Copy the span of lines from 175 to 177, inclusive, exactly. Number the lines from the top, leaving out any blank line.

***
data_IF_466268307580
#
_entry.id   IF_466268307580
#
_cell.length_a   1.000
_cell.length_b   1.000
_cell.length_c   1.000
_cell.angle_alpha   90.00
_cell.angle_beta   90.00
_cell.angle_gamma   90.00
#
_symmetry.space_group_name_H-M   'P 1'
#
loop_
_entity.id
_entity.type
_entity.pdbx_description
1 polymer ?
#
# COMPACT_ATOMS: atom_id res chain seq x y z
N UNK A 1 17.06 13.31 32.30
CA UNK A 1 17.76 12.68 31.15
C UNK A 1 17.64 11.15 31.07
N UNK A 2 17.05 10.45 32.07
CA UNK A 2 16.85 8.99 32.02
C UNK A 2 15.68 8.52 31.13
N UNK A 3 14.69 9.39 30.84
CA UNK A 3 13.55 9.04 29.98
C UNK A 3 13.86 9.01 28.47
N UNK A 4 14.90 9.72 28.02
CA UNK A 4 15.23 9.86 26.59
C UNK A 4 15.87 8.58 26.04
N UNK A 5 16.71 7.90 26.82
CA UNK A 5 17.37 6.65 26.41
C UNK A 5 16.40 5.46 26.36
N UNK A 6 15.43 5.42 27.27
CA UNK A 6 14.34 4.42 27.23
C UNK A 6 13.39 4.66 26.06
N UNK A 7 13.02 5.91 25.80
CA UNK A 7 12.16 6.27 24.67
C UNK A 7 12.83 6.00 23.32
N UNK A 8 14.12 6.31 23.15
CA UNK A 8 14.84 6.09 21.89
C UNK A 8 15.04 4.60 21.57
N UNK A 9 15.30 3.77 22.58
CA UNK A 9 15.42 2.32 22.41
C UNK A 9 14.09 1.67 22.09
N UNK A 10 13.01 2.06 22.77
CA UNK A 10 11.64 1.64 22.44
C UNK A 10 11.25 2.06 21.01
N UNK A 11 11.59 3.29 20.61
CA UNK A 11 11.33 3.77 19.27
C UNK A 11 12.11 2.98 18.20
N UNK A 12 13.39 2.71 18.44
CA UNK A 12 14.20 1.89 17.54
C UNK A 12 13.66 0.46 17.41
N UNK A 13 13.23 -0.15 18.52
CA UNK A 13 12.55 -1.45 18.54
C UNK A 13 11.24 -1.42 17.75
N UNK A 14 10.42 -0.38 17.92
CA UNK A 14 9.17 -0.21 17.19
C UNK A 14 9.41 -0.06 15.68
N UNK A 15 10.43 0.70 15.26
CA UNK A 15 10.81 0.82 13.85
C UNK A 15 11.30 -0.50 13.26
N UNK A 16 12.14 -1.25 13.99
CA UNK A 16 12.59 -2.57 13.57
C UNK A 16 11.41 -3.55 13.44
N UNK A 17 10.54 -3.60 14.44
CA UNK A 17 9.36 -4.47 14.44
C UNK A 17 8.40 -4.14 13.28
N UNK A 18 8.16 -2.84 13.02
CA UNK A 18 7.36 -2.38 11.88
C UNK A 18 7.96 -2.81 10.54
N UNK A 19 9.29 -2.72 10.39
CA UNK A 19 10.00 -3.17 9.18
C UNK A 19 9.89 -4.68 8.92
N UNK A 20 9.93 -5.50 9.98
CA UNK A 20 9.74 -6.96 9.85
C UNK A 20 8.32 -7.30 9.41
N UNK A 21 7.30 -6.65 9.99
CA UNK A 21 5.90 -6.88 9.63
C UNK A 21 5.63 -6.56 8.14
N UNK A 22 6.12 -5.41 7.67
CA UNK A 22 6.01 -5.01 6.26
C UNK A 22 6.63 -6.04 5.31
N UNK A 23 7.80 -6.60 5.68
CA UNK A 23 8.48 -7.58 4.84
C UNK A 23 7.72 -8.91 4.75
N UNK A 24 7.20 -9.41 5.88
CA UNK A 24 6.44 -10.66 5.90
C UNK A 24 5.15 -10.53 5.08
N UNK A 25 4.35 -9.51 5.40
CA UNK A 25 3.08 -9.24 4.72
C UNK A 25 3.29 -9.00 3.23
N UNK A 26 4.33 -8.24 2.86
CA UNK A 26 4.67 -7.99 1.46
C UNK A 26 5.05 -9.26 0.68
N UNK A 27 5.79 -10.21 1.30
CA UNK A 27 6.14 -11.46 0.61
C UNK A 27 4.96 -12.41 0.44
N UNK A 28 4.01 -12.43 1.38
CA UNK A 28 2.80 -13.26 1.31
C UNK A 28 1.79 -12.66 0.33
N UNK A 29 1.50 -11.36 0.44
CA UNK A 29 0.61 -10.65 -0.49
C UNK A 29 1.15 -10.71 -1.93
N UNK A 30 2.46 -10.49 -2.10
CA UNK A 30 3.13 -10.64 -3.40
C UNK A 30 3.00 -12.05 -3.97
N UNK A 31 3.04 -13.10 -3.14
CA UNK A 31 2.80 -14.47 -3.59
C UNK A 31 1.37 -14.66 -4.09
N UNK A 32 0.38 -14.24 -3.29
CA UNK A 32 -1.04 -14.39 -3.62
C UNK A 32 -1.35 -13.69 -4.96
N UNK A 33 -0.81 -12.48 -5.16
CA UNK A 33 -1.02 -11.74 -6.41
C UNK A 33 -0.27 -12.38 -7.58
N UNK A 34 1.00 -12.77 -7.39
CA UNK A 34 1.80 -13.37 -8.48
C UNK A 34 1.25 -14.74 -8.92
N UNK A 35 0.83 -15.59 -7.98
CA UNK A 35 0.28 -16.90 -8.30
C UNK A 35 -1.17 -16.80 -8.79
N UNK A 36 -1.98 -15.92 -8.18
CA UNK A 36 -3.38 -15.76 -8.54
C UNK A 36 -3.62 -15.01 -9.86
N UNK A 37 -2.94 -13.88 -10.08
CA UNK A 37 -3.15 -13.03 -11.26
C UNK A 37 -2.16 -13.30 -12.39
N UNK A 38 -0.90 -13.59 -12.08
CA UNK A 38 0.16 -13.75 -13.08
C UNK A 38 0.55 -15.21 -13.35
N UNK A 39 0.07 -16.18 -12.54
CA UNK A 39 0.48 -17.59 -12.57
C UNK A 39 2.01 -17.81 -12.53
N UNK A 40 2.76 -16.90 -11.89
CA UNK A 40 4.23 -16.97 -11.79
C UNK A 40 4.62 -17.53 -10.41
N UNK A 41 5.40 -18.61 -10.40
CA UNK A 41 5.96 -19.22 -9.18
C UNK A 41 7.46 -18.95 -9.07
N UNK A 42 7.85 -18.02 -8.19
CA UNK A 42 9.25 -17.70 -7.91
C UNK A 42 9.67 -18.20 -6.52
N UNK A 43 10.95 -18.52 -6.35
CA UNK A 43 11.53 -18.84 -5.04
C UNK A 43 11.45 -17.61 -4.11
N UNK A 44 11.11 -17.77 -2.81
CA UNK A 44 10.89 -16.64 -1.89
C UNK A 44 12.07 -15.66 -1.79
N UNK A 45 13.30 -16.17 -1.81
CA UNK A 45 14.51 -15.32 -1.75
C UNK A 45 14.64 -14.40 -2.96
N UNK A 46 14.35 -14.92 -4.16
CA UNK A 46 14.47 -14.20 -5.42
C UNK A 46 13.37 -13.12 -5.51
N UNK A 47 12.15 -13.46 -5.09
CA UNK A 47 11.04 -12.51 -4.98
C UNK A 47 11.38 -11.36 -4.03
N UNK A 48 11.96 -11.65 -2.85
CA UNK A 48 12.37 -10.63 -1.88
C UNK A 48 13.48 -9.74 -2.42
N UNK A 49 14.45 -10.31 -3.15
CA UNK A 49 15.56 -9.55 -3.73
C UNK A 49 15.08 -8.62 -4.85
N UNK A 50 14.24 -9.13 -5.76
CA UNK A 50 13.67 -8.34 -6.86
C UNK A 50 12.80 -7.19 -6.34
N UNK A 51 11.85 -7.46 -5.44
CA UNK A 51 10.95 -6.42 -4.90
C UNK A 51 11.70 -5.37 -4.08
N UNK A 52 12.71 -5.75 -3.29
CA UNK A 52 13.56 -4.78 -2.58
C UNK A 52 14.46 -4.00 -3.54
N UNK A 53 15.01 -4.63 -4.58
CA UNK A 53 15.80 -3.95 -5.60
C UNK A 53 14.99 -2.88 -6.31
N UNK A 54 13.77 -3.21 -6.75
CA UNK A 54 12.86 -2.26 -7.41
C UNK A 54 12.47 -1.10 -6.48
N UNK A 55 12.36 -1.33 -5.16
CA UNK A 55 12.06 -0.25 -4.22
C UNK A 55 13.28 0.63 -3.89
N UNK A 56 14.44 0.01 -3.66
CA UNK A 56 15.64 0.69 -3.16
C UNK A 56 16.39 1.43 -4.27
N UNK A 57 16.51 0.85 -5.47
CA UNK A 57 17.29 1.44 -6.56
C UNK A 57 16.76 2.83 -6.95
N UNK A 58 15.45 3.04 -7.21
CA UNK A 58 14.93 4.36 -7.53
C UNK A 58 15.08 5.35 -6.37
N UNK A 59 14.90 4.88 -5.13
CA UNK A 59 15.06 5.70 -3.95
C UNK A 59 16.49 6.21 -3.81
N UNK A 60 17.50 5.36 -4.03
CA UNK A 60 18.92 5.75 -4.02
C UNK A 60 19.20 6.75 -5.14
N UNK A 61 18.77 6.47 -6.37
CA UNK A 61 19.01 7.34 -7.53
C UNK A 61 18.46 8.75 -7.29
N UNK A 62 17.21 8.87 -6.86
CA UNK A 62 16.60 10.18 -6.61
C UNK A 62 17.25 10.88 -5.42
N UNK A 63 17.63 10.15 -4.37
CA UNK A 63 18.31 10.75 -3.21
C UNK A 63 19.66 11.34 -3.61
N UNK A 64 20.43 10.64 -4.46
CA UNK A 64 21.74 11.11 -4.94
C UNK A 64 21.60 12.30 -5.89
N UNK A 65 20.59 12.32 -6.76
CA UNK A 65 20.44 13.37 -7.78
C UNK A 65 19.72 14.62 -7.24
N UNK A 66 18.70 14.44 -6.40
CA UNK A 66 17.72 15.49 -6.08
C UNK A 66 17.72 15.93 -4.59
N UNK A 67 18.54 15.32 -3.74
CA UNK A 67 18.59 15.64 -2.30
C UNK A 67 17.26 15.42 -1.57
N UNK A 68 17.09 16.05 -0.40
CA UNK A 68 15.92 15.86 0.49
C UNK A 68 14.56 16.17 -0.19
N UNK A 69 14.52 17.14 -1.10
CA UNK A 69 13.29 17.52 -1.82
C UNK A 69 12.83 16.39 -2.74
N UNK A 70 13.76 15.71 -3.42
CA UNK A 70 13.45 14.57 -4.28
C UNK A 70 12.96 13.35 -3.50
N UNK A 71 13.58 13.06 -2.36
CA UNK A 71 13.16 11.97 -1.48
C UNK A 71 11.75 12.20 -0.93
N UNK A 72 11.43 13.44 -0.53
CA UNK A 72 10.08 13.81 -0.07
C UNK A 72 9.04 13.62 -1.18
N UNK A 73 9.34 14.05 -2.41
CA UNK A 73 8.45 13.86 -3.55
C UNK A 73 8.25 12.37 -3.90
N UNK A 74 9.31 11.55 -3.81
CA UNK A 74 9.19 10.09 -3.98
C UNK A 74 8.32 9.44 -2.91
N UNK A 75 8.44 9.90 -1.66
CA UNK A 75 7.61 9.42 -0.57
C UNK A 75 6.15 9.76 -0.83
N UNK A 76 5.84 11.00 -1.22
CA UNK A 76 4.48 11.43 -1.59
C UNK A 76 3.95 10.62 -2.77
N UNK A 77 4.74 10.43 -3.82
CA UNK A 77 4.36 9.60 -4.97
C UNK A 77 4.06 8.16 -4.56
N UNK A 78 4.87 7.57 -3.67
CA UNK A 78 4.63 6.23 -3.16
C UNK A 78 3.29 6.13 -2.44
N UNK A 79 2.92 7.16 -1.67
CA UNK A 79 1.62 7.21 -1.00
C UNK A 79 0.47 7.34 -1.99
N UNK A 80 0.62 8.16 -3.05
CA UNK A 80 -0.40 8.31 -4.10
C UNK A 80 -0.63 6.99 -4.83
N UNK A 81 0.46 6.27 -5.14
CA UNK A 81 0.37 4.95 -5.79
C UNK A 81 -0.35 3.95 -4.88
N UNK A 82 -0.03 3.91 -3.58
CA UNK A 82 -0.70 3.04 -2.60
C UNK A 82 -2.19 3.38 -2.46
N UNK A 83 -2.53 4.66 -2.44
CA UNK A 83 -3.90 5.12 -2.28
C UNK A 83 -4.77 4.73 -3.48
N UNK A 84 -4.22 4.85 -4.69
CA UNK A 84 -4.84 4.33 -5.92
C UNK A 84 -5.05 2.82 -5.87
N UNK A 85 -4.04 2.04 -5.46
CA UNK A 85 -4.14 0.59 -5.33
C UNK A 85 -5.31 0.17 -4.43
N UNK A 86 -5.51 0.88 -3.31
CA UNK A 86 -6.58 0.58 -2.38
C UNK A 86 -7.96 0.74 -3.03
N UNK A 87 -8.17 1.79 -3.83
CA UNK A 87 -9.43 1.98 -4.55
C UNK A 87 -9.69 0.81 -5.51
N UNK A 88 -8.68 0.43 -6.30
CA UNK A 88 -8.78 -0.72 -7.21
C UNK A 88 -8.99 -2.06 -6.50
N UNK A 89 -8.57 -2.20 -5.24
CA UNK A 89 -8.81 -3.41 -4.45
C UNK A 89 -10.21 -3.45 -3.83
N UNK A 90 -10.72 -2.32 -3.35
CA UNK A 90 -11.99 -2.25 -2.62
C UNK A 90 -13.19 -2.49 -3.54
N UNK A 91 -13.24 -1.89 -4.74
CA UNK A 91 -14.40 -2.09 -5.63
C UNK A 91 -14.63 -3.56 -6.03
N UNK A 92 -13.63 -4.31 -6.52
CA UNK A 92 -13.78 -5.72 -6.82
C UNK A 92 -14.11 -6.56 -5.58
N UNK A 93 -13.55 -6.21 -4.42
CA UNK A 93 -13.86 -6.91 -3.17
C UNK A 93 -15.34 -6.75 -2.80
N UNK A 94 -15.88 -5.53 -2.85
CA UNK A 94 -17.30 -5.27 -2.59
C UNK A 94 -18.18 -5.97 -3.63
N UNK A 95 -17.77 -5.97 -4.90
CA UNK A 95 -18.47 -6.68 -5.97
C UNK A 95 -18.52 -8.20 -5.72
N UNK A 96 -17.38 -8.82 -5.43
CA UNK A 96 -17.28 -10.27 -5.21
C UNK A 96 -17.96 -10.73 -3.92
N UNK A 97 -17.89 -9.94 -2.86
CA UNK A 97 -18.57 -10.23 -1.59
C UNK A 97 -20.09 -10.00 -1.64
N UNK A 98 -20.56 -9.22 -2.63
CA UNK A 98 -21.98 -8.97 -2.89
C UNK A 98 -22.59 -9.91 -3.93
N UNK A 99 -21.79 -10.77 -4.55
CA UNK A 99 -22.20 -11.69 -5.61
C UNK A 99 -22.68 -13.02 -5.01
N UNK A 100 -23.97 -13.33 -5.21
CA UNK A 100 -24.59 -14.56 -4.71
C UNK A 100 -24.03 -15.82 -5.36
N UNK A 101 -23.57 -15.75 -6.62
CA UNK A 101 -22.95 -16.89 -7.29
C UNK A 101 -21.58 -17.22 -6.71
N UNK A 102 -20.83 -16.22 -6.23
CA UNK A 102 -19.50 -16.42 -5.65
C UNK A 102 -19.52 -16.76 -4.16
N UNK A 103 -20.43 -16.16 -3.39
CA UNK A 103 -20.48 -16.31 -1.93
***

CA UNK A 52 13.56 -4.78 -2.58
C UNK A 52 14.46 -4.00 -3.54
N UNK A 53 15.01 -4.63 -4.58